I was one of these teenage girls. I was afraid until one day I got the courage to talk to a friend about it. It was an incredibly awkward discussion, but a liberating one nonetheless. Turns out my friend masturbated but didn’t talk about it because she was terribly scared of being judged. After that I decided maybe I would give it a chance, and eventually I figured out what I was doing and began enjoying it. With my newfound sexual freedom I began to talk to other friends about it, and low and behold, I discovered more and more people that did it! This really shouldn’t be that crazy of a discovery, but for an isolated and sexually frustrated 17 year old girl it was like finding the holy grail. It turned out that almost all my friends masturbated and those who didn’t weren’t doing so because they had the same apprehensions I did. Once we opened up and started to talk about it though, we all started to feel better about ourselves. We realized that there wasn’t actually anything wrong with what we were doing and that it was a natural part of life.

The truth is that almost everyone masturbates, and those who don’t probably would benefit from doing so. There is a lot of hoopla about sex education and abstinence, but no one ever talks about masturbation. If sex education or even abstinence only sex education incorporated masturbation into the curriculum, girls would gain so much confidence by understanding that THEY are in charge of their sexual pleasure, not men, which would also show girls that they don’t need to have sex for approval. Don’t get me wrong, people will still have sex (and should if that’s what they want to do), but it will be because they want to have sex for themselves, not because society is telling them it is the only way they can have pleasure and feel accepted.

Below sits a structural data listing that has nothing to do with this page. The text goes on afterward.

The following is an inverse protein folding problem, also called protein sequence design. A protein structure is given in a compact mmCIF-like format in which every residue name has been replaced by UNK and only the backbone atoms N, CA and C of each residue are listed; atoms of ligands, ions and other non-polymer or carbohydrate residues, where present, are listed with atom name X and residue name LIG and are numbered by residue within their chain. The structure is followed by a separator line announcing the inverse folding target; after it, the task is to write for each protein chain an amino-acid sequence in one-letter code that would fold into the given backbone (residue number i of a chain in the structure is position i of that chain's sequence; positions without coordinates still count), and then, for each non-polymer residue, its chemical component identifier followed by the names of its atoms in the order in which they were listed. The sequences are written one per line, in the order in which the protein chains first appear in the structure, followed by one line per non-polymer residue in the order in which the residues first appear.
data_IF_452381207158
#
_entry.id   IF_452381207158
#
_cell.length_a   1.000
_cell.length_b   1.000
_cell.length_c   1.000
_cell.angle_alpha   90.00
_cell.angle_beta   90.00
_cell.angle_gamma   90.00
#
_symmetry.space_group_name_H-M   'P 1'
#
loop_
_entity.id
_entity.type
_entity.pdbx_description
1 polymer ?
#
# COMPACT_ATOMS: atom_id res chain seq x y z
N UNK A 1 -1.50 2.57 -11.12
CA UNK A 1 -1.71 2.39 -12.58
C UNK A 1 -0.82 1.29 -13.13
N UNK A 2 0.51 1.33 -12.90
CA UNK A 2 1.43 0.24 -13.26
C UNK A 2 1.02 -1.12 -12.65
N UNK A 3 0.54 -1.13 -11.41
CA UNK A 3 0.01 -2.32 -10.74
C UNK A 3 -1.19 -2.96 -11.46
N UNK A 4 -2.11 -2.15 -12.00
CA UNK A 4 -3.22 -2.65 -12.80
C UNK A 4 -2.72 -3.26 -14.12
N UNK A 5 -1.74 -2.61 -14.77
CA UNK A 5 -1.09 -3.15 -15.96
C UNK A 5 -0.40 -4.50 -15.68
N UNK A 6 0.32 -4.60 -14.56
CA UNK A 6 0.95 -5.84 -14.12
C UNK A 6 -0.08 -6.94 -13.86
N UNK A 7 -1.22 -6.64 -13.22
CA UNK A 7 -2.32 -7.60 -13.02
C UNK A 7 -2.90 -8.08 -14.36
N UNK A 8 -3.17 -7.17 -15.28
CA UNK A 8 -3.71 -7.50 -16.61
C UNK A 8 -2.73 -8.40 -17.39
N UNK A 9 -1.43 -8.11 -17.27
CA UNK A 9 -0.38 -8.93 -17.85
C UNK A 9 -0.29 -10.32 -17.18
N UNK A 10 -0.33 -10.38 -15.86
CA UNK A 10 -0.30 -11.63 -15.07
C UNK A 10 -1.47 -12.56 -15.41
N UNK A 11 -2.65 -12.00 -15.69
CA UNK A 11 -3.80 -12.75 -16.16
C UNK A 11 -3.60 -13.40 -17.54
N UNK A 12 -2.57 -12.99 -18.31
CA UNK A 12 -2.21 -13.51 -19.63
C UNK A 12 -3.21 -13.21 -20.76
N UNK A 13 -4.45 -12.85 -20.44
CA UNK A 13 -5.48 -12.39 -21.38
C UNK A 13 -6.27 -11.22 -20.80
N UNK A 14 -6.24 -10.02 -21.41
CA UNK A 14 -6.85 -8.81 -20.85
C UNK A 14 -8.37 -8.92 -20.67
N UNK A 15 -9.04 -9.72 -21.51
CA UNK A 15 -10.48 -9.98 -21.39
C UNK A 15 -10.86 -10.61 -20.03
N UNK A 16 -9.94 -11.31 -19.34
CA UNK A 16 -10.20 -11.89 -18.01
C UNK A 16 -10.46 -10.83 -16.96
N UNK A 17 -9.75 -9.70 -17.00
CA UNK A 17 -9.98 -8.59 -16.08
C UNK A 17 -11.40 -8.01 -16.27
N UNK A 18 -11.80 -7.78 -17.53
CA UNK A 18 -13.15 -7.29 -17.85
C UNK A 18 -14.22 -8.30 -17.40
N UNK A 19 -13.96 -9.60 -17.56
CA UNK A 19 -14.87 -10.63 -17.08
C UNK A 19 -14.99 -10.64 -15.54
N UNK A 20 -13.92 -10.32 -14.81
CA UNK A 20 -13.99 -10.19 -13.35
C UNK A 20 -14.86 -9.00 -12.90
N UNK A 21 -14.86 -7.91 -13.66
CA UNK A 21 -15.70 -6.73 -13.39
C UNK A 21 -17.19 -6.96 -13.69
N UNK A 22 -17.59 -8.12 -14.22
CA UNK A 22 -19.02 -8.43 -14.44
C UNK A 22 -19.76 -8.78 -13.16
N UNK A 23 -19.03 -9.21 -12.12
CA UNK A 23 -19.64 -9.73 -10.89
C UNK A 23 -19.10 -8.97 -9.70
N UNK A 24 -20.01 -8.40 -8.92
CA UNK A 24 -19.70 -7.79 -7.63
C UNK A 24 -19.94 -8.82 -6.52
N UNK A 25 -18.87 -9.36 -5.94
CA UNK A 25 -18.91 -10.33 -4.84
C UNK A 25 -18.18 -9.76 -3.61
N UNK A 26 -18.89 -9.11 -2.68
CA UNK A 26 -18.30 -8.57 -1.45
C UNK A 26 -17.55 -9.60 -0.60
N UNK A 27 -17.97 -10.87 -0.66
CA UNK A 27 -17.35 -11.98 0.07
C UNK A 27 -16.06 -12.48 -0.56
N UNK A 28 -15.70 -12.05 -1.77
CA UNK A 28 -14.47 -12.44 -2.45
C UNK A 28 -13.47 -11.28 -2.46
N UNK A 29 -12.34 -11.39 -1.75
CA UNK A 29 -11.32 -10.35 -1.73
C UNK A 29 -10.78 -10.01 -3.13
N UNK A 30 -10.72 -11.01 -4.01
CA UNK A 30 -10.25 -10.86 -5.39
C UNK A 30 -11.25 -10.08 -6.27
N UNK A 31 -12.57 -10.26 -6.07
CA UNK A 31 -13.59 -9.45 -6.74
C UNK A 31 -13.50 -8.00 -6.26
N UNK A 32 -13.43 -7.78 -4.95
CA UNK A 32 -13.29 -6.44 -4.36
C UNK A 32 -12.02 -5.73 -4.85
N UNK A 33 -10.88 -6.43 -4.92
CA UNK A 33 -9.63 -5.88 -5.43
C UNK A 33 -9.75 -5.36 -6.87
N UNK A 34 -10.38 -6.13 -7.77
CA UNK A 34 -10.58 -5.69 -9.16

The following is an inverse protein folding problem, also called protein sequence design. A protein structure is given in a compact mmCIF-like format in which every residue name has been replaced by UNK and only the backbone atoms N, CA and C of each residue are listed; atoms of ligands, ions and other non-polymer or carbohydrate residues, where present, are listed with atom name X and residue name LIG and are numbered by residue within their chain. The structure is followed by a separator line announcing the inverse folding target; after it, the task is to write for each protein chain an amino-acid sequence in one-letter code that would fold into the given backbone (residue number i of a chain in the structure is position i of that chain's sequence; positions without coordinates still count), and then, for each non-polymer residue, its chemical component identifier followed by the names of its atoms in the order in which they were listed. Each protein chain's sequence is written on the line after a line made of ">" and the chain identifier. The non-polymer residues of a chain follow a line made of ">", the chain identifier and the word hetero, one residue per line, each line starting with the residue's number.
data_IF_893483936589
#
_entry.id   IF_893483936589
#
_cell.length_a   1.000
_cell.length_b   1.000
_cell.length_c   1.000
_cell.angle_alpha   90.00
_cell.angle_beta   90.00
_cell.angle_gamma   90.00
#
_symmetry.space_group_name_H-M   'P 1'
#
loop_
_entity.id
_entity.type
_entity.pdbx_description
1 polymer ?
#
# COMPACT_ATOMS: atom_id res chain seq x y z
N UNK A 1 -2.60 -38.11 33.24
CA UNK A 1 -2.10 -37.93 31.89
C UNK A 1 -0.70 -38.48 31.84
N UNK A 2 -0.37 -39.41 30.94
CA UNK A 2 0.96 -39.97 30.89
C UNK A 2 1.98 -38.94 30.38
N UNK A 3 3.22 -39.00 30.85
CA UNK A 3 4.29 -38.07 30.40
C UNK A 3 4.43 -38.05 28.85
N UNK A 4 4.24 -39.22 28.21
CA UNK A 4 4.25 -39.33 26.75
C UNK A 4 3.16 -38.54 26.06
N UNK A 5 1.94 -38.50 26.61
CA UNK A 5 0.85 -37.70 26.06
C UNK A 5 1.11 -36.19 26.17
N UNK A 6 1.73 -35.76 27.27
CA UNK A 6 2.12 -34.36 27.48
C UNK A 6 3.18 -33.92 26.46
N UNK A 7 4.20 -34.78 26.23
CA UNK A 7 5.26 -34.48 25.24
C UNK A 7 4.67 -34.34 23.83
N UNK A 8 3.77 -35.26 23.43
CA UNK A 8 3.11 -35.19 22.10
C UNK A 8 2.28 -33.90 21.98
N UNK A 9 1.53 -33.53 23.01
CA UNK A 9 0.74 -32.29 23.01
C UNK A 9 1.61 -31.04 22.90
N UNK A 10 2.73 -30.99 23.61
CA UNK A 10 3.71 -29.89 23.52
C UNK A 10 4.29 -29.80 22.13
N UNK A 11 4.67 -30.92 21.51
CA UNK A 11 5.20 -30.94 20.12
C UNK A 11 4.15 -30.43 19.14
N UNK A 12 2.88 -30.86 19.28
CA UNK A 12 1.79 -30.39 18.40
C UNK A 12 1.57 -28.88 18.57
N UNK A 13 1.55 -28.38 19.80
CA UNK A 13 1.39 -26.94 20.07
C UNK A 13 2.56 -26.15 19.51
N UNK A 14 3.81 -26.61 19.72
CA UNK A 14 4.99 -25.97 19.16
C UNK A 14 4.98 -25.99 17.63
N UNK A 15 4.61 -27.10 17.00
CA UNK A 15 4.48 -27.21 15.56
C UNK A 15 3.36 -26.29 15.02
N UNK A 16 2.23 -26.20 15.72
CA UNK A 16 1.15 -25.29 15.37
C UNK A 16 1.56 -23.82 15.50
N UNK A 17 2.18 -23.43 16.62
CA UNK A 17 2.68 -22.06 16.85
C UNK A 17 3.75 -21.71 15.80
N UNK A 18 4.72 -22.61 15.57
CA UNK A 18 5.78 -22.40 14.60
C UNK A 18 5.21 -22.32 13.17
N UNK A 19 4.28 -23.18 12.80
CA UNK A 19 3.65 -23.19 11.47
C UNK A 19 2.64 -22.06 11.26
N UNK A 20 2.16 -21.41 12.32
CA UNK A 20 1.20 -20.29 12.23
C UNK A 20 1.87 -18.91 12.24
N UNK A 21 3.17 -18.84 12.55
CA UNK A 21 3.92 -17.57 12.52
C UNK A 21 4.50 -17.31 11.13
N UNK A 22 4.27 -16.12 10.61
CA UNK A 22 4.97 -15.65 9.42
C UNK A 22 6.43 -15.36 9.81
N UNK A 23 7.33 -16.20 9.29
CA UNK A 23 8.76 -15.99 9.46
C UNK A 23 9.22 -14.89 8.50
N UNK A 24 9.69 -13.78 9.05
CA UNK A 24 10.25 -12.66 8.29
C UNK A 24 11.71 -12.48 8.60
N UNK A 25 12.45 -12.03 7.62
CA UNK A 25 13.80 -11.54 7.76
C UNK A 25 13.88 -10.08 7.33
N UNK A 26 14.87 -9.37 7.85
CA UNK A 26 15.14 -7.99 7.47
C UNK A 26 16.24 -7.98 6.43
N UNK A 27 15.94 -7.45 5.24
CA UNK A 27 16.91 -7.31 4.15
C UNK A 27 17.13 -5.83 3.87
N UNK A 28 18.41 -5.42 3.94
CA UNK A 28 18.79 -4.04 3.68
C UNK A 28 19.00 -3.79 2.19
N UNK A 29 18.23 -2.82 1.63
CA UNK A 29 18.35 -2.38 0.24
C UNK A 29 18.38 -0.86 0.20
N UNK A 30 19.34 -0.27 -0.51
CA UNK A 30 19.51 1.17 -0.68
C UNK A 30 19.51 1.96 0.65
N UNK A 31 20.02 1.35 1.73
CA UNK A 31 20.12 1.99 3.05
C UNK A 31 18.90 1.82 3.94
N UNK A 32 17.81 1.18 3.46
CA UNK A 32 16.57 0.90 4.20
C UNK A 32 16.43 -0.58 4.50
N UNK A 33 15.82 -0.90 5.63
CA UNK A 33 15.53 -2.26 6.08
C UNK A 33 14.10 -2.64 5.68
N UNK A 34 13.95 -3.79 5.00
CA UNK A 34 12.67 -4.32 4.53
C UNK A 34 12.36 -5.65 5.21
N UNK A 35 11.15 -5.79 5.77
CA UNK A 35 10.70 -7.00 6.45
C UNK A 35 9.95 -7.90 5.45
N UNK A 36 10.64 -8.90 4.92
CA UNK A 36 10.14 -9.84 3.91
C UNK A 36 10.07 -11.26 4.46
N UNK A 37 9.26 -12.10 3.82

There is a fight for control over our bodies in this society, but birth control and abortion aren’t the only things women should be fighting for. In order to have a more liberated society, masturbation needs to be seen as healthy and sexual pleasure needs to be understood as something that each and every person, woman or man, has personal control over.

The Muppets understand this, so why can’t we?

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  • Nat @ at 10:59 pm, October 4th, 2012

    This is a really nice article.
    I think it would be helpful to any teenage girl feeling confused about masturbation.

    Thanks for writing it :)

  • Katherine P @ at 11:47 pm, October 12th, 2012

    This post reminded me of an article I read this morning by an Australian woman called Clementine Ford on the policing of young girls sexuality. I’ve linked the article here because I think it would be beneficial to read. Nice blog post, and it’s true, there is a great shame culture behind female masturabation. It’s gotten to the point where I can’t talk about it to my female friends in university, but I can with my male friends which I find somewhat, difficult, I don’t know. A lot of women just need to open up more about this sort of stuff. Anyway, here’s the Ford article. http://www.dailylife.com.au/news-and-views/dl-opinion/policing-young-womens-sexuality-20121004-271e5.html